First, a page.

Do We Have A Clue What’s Happening In Mystery/Crime Reading?
Their safe and secure lives rocked by a shocking revelation!
Their routines turned upside down!
Their world wracked by fear of the unknown now stalking them all!
No, not the characters in a Dorothy Sayers mystery.
I’m talking about the publishers.
As I wrote in my executive summary of Murder, She Read…Understanding The Mystery/Crime Buyer — a special “deep dive” study made by Nielsen Market Research of American Mystery/Crime readers — the publishing industry today can seem as terrorized by the twists and turns of the digital dynamic as the genre’s’ typical sweet, small town menaced by a dark threat. (On Nielsen’s UK site, the same report is here.)
I was as curious as the folks at Nielsen were about what would come up when the research team began its own special brand of sleuthing. Not only is Mystery/Crime one of the most visible fiction genres in the US, of course, but it’s thought by many to surpass even romance for popularity in the UK. And yet — as would be borne out by Nielsen’s findings — it’s not a genre that seems, so far, to be as attractive to younger readers as to older ones.
By the way, let’s be sure we’re on the same page of that page-turner: When we say “Mystery/Crime” for purposes of Nielsen’s study, this is the working definition we used:
Mystery fiction is a genre of fiction typically focused on the investigation of a crime. Mystery fiction is often used as a synonym for detective fiction or crime fiction — in other words, a novel or short story in which a detective (either professional or amateur) investigates and solves a crime mystery.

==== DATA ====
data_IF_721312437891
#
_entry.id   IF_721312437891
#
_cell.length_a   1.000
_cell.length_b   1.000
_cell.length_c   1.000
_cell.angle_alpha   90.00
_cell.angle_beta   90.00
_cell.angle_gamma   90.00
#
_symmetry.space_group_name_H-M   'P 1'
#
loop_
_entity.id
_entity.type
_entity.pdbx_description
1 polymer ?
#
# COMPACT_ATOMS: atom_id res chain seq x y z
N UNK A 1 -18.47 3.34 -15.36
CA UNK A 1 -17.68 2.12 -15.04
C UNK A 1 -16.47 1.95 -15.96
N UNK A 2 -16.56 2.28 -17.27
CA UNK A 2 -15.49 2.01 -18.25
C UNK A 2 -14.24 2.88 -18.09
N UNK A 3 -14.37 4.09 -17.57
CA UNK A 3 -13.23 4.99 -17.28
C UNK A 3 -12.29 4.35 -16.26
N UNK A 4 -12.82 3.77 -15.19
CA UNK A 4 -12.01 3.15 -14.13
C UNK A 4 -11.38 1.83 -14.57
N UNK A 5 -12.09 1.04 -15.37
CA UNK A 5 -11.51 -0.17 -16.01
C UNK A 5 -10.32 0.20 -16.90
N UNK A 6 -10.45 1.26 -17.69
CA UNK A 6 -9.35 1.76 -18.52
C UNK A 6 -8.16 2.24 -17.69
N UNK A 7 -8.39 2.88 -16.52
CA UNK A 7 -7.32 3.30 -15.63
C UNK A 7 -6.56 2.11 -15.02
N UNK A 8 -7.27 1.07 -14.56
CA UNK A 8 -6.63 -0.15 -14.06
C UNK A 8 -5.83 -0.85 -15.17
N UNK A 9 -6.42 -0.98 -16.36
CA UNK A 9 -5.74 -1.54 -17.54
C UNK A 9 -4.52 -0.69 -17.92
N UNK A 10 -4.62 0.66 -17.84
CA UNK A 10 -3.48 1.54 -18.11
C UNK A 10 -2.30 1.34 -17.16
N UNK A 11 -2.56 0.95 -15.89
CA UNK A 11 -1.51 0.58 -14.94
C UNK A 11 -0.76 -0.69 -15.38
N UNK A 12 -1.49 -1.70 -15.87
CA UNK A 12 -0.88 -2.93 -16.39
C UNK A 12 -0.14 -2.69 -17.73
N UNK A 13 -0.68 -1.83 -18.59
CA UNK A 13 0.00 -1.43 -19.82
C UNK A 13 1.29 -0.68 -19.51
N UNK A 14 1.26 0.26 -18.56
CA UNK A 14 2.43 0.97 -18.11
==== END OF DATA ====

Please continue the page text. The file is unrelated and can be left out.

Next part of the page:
Nielsen went to work. My good colleagues Jo Henry and Carl Kulo and I worked out an extensive line of questioning. Poirot would be proud of us. We used 75 questions to uncover a detective’s notebook of data in terms of who is buying and reading Mystery/Crime in the States today. Our goal was to be sure that the results would generate actionable insights for publishers, who face a mounting challenge from the electronic media, of course, not just from the allures of other genres in the books world.
- We looked at the demographics of the genre: exactly who is reading this work?
- We looked at the reading patterns of those consumers.
- We studied how readers acquire their books — this proved to be one of the most fruitful parts of the inquiry.
- We asked for readers’ preferred authors in the field, for their favorite types of mystery…what turns them on, basically, to a type of entertainment that almost routinely involves human death? (I mean, when you stop to think about it…you don’t want to stop to think about it, right?)
- We also looked to update our understanding of the field: how is Mystery/Crime “going social”? — are its readers engaged with each other and with their authors as avidly as other genre readerships are? How is e-reading going down with Col. Mustard with a Twitter handle in the drawing room?
- What’s more, we wanted to find out what was going on in Mystery/Crime in terms of serials, subscription services, and self-publishing.
- And — here comes the “d” word: discoverability. We wanted to know how new authors and titles are discovered in the Mystery/Crime world. Howdunnit, if you will?
I know, if curiosity killed the cat, it’s a damned good thing we’re not feline. We had a lot of questions.
There’s more: Read the full story at Thought Catalog
By Porter Anderson
Writing on the Ether: ‘Murder, She Read!’ Taking A Deep Dive Into Mystery With Nielsen
Originally published by Thought Catalog at www.ThoughtCatalog.com